Totnes Castle stands on a 17.5 meter high manmade motte, which looms over the historic medieval town of Totnes. From its battlements, it commands a splendid and picturesque view across the town below as well as offering scenic views of wild and rugged Dartmoor. Totnes Castle is steeped in a rich and varied history and is the one of the best surviving examples of a Norman motte and bailey castle. Both ‘motte’ and ‘bailey’ are old-French words, ‘motte’ meaning ‘hill’ or ‘mound’ while ‘bailey’ meaning ‘low yard’. Due to Totnes’s strategic position and close proximity to the River Dart, Totnes was a logical place to build a motte and bailey castle.

Totnes was a well-known port town and had a reputation of being one the best places to harbour a boat; this was due to how far a ship could navigate inland. Evidence of this can be found in a book called “Historia Regum Britanniae” which was written in 1136 by Geoffrey of Monmouth. With a port, Totnes became a fairly wealthy town, as a result of this influx of prosperity, King Edward the Elder in 907 had the town fortified, this resulted in Totnes becoming one of the only fortified towns in the South West, which is evidence that Totnes started to become distinctly affluent. However later on in the town’s history, the mint in Totnes at the time of 1036 (thirty years before the Norman Conquest) had ceased minting, which was an indication that the importance of the town had started to dwindle. Totnes was accorded with a royal charter by King John in 1206, which transformed Totnes into a free town. This meant that Totnes was allowed to formulate its own laws. However Totnes grew to be once again a very prosperous town and in 1523 it was the second richest town in Devon and sixteenth richest town in the whole of England.

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Treat your lovely mums in Totnes this Mother’s Day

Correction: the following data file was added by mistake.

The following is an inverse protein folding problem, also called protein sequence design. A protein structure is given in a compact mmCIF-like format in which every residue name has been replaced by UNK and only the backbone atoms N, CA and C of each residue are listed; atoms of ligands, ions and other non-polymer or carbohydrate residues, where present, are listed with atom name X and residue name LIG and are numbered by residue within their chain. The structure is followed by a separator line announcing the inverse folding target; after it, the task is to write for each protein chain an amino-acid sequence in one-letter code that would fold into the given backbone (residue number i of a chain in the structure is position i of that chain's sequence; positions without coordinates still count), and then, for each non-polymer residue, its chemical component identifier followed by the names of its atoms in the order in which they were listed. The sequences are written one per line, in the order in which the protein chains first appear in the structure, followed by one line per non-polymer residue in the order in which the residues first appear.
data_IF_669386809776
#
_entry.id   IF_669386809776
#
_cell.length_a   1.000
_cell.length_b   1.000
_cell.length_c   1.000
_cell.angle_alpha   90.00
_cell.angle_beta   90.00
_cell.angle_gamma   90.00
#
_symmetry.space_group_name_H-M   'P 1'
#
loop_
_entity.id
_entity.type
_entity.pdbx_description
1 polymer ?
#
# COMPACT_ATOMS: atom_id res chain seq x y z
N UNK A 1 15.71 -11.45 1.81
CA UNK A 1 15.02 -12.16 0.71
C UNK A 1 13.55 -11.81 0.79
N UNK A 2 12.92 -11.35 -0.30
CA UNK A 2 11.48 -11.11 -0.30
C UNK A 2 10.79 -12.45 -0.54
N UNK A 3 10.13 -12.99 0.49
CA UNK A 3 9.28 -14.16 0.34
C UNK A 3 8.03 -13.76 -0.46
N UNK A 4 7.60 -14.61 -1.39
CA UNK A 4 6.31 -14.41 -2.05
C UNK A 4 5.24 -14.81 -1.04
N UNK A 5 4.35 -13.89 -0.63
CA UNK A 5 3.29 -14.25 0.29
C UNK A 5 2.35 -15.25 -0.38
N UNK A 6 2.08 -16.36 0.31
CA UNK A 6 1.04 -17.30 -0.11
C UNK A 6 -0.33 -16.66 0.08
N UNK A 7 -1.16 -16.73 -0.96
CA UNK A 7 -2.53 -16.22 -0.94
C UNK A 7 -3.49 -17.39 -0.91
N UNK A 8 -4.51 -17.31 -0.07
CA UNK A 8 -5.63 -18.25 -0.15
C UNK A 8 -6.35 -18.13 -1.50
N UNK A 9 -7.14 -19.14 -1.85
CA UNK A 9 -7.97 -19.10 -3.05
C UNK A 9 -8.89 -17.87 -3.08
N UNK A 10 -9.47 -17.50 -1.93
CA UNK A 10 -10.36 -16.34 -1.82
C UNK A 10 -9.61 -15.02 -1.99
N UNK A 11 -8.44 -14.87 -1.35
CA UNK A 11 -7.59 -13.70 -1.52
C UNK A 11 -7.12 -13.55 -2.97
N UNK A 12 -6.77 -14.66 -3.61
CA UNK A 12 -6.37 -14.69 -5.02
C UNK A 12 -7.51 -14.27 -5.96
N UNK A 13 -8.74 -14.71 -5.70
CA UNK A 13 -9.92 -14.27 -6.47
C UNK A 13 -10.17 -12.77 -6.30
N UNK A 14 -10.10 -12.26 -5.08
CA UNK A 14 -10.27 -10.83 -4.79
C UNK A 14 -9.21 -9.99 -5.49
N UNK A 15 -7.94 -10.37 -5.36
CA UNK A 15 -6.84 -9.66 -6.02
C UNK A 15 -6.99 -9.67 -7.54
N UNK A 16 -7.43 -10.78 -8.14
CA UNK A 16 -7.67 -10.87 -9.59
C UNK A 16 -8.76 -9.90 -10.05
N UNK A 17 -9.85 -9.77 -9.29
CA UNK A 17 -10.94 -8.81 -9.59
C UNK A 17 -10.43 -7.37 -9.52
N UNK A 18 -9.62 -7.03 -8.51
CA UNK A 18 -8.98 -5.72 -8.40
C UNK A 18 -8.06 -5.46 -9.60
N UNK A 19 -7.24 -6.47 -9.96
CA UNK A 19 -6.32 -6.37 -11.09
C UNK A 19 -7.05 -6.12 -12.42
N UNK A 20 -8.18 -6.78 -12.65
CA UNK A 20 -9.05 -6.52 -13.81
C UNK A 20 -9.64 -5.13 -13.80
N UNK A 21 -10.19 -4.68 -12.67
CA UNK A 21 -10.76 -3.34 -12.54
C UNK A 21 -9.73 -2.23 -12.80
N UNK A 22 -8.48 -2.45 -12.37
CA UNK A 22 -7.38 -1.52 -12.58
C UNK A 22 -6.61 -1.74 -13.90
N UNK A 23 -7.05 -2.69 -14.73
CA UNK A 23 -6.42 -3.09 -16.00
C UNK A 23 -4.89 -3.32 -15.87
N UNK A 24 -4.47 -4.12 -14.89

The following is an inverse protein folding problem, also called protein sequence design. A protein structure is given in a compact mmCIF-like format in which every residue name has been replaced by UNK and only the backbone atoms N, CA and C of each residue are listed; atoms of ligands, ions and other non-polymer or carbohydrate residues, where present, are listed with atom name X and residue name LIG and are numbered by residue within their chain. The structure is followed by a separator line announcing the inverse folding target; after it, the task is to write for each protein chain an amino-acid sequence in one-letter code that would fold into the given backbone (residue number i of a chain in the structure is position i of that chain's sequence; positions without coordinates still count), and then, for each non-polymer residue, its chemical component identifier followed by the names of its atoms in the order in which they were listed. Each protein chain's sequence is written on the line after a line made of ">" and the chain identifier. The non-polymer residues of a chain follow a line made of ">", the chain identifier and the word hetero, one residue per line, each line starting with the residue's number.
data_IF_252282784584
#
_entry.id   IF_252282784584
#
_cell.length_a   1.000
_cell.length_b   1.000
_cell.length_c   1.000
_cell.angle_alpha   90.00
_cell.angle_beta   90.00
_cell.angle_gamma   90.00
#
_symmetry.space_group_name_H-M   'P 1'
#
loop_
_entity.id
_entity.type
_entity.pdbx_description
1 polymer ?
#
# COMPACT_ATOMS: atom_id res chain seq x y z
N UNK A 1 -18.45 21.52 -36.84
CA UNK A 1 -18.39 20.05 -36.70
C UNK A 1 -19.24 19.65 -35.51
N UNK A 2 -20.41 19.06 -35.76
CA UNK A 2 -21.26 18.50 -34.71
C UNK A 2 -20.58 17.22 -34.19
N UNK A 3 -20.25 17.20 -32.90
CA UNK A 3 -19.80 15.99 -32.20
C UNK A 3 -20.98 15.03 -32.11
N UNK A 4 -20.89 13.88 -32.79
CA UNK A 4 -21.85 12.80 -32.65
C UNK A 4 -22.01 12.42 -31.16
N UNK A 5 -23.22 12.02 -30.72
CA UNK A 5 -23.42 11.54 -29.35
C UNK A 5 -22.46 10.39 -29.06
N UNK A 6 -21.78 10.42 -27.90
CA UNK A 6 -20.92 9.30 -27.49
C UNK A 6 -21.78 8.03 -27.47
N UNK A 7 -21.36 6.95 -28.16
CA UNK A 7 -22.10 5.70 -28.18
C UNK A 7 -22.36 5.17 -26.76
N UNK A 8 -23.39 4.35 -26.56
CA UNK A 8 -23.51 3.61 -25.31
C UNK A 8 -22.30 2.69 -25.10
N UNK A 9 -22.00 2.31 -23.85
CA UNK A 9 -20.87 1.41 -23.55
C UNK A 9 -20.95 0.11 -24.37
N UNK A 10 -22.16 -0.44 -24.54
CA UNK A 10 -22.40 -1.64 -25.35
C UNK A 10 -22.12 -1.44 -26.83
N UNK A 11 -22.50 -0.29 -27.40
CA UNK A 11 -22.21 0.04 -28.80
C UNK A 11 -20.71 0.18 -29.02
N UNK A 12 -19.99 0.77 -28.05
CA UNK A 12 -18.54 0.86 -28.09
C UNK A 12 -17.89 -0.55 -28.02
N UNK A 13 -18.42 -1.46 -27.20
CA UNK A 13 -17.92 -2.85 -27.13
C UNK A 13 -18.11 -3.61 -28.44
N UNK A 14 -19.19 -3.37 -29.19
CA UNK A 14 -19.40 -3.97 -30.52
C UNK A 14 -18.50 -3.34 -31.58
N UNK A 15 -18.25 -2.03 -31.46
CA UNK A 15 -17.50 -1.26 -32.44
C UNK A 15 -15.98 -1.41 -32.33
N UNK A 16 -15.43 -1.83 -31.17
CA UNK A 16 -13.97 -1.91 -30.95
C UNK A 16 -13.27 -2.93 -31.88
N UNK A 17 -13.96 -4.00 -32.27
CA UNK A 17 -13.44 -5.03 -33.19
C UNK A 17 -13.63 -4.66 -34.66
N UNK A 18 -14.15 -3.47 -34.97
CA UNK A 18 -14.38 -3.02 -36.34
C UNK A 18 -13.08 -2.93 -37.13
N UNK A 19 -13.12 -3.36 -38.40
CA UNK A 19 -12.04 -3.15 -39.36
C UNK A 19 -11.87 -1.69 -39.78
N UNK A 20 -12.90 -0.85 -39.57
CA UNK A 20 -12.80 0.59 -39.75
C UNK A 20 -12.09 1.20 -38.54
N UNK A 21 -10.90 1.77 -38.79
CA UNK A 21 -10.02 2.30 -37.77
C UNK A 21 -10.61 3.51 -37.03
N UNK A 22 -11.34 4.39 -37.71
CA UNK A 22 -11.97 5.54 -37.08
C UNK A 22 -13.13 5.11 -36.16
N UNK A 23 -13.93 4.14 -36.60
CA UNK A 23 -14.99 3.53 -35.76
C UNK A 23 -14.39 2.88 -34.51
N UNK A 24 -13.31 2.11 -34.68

There are so many ways to say ‘I love you’ to the important lady in your life. Whether you’d like some quiet time relaxing with just you and your mum or a more raucous affair with the whole family, there’s something and somewhere to suit all lifestyles and budgets in and around Totnes. Renowned for having many cafes and restaurants offering delicious, local and ethically sourced food and drink, you’ll find everything from a three course lunch to coffee & cake both in and out of town, with TQ9 at The Royal Seven Stars, the Waterside Bistro and The White Hart at Dartington to name just a few. If you decide to treat your mum to a home cooked meal this year, why not pick up some fresh ingredients from one of the local delis or farm shops and prepare a tasty breakfast, lunch or dinner fit for a Queen. However much you want to spend, both Totnes High Street and the Shops at Dartington are full to brimming with perfect ways to show your lovely mums just how much they mean to you with some of the most unique gifts from a wide range of independent shops and retailers. From scented candles to wine, handmade fudge to pretty porcelain mugs, there’s something for all tastes and to suit all budgets. Visit Me and East, Firefly or Pagoda Interiors for something handmade and ethical, Timehouse for something retro, White Space or the Bowie Gallery for something arty, Colony for something funky or China Blue, Out of the Blue or the new Moon Stone Hare for something simply beautiful. If you’re looking for a fun day out for all the family why not visit Pennywell and mums will be treated to a complimentary cream tea, take a ride on the steam train at South Devon Railway or paint an ornament at China Blue. Or if you just want to spend some quality time together without any fuss then why not go for a walk along the River Dart, sit and relax on one of the benches and simply take the time to catch up with each other. Take a trip to the beautiful St. Mary’s Church to admire the architecture or visit one of the wonderful surrounding villages from Dittisham to Broadhempston or anywhere in between. Why not go ‘crabbing’ in Stoke Gabriel or walk around the stunning gardens on the Dartington Estate. Whatever you choose to do or however you show your appreciation you’ll be sure to find something truly magical here in Totnes. For more information please contact Samantha Branch on info@visittotnes.co.uk